Skip to main content

Easkia Duality and Its Extensions

  • Chapter
  • First Online:
Leo Esakia on Duality in Modal and Intuitionistic Logics

Part of the book series: Outstanding Contributions to Logic ((OCTR,volume 4))

Abstract

In recent years Esakia duality for Heyting algebras has been extended in two directions. First to weak Heyting algebras, namely distributive lattices with an implication with weaker properties than that of the implication of a Heyting algebra, and secondly to implicative semilattices. The first algebras correspond to subintuitionistic logics, the second ones to the conjunction and implication fragment of intuitionistic logic. Esakia duality has also been complemented with dualities for categories whose objects are Heyting algebras and whose morphisms are maps that preserve less structure than homomorphisms of Heyting algebras. In this chapter we survey these developments.

In memory of Leo Esakia

This is a preview of subscription content, log in via an institution to check access.

Access this chapter

eBook
USD 16.99
Price excludes VAT (USA)
  • Available as EPUB and PDF
  • Read on any device
  • Instant download
  • Own it forever
Hardcover Book
USD 109.99
Price excludes VAT (USA)
  • Durable hardcover edition
  • Dispatched in 3 to 5 business days
  • Free shipping worldwide - see info

Tax calculation will be finalised at checkout

Purchases are for personal use only

Institutional subscriptions

Notes

  1. 1.

    The term ‘Priestley quasi-order’ is introduced in [6, 10].

  2. 2.

    Note that if \(L\) and \(L^\prime \) are bounded relatively pseudo-complemented distributive lattices (the residuation operation, or implication, is not part of the signature) and \(h: L \rightarrow L^\prime \) is a bounded lattice homomorphism, then we only have that for \(a, b \in L\), \(h(a \rightarrow b) \le h(a) \rightarrow ' h(b)\).

  3. 3.

    In [25] the maps between Esakia spaces that are order preserving and satisfy that for every \(x \in X_1\), \({\uparrow }f(x) \subseteq f[{\uparrow }x]\) are called strongly isotone. That is, they are the maps such that for every \(x \in X_1\), \({\uparrow }f(x) = f[{\uparrow }x]\).

  4. 4.

    The full subcategory with Esakia spaces as objects has as morphisms the continuous and order preserving maps between them, but not all of them satisfy that for every \(x \in X_1\), \({\uparrow }f(x) \subseteq f[{\uparrow }x]\).

  5. 5.

    In [16] they are called weakly Heyting, but weak Heyting appears to be a better terminology. It comes from [12].

  6. 6.

    Two algebras of different similarity type are term-wise definitionally equivalent if every principal operation of one is definable by a term of the other.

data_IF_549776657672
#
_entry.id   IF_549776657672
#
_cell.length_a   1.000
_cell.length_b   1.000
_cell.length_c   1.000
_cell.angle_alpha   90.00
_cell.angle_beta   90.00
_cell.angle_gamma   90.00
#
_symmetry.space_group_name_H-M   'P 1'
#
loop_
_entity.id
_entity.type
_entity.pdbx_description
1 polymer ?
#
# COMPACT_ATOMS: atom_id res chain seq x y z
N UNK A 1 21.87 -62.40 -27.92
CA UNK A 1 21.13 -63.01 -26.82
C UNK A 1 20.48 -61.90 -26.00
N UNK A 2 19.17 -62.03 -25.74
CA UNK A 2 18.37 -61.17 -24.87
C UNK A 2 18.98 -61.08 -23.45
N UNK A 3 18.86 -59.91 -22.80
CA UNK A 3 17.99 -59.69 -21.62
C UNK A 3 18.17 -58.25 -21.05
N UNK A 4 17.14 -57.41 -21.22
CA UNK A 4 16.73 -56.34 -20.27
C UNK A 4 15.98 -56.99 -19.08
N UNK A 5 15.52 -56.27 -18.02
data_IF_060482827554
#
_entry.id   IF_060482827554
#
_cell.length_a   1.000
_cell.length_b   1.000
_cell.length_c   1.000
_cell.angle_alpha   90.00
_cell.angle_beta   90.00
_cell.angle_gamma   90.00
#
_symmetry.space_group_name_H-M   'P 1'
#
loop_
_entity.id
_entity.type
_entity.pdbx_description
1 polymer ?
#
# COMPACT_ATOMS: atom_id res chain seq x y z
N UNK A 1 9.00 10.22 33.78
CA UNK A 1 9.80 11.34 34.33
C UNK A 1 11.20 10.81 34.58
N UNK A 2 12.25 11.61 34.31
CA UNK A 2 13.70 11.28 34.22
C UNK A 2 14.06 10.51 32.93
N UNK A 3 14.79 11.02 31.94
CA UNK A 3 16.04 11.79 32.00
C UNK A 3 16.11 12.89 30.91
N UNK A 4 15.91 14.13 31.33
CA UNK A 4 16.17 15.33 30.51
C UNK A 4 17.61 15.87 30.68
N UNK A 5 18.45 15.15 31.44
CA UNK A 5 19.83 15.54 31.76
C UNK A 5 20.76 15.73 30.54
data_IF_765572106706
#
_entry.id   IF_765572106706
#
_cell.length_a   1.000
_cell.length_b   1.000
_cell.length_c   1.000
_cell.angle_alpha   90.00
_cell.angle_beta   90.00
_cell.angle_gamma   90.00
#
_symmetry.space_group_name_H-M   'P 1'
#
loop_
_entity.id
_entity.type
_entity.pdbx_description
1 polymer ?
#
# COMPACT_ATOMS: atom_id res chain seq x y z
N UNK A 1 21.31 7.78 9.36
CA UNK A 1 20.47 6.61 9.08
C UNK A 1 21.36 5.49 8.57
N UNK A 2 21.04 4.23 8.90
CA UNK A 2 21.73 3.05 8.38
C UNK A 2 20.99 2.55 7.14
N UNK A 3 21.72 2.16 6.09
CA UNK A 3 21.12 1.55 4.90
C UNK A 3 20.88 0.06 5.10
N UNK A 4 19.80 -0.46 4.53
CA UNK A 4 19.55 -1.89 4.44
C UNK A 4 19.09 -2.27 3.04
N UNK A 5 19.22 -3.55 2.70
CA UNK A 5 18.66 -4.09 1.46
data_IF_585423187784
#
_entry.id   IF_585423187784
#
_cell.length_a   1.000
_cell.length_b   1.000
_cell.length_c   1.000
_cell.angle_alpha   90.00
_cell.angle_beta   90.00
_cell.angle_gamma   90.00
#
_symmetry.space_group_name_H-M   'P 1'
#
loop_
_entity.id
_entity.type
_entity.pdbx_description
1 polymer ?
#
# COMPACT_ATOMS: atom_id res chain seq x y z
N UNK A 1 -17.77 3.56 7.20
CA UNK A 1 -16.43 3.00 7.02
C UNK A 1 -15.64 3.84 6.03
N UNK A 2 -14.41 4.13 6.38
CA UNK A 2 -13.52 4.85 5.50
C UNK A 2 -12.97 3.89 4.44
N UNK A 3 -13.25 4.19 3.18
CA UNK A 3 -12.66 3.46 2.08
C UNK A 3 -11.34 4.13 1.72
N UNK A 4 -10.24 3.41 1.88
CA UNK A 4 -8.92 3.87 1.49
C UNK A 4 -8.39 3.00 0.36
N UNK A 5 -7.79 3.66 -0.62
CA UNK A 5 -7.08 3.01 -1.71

7. 7.

    Halmos introduced the term ‘hemimorphism’ in the above sense, but in the literature we find ‘hemimorphism’ applied to the meet and top preserving maps as well, see e.g. [51].

  8. 8.

    If \(X = \langle X, \tau , \le \rangle \) is a Priestley space and \(Y \subseteq X\), \(\mathrm {max}(Y)\) denotes the set of \(\le \)-maximal elements of \(Y\).

References

  1. Adams M (1973) The Frattini sublattice of a distributive lattice. Algebra Universalis 3:216–228

    Google Scholar 

  2. Adams M (1986) Maximal subalgebras of Heyting algebras. Proc Edinburgh Math Soc 29:359–365

    Google Scholar 

  3. Ardeshir M, Ruitenburg W (1998) Basic propositional calculus I. Math Logic Q 44:317–343

    Article  Google Scholar 

  4. Balbes R, Dwinger P (1974) Distributive lattices. University of Missouri Press, Columbia

    Google Scholar 

  5. Bezhanishvili G, Bezhanishvili N (2009) An algebraic approach to canonical formulas: intuitionistic case. Rev Symbolic Logic 2:517–549

    Article  Google Scholar 

  6. Bezhanishvili G, Bezhanishvili N, Gabelaia D, Kurz A (2010) Bitopological duality for distributive lattices and Heyting algebras. Math Struct Comput Sci 20:359–393

    Article  Google Scholar 

  7. Bezhanishvili G, Ghilardi S, Jibladze M (2011) An algebraic approach to subframe logics. Modal case. Notre Dame J Formal Logic 52:187–202

    Article  Google Scholar 

  8. Bezhanishvili G, Jansana R (2008) Duality for distributive and implicative semilattices. Preprints of University of Barcelona Research Group in Non-Classical Logics

    Google Scholar 

  9. Bezhanishvili G, Jansana R (2011) Priestley style duality for distributive meet-semilattices. Studia Logica 98:83–123

    Article  Google Scholar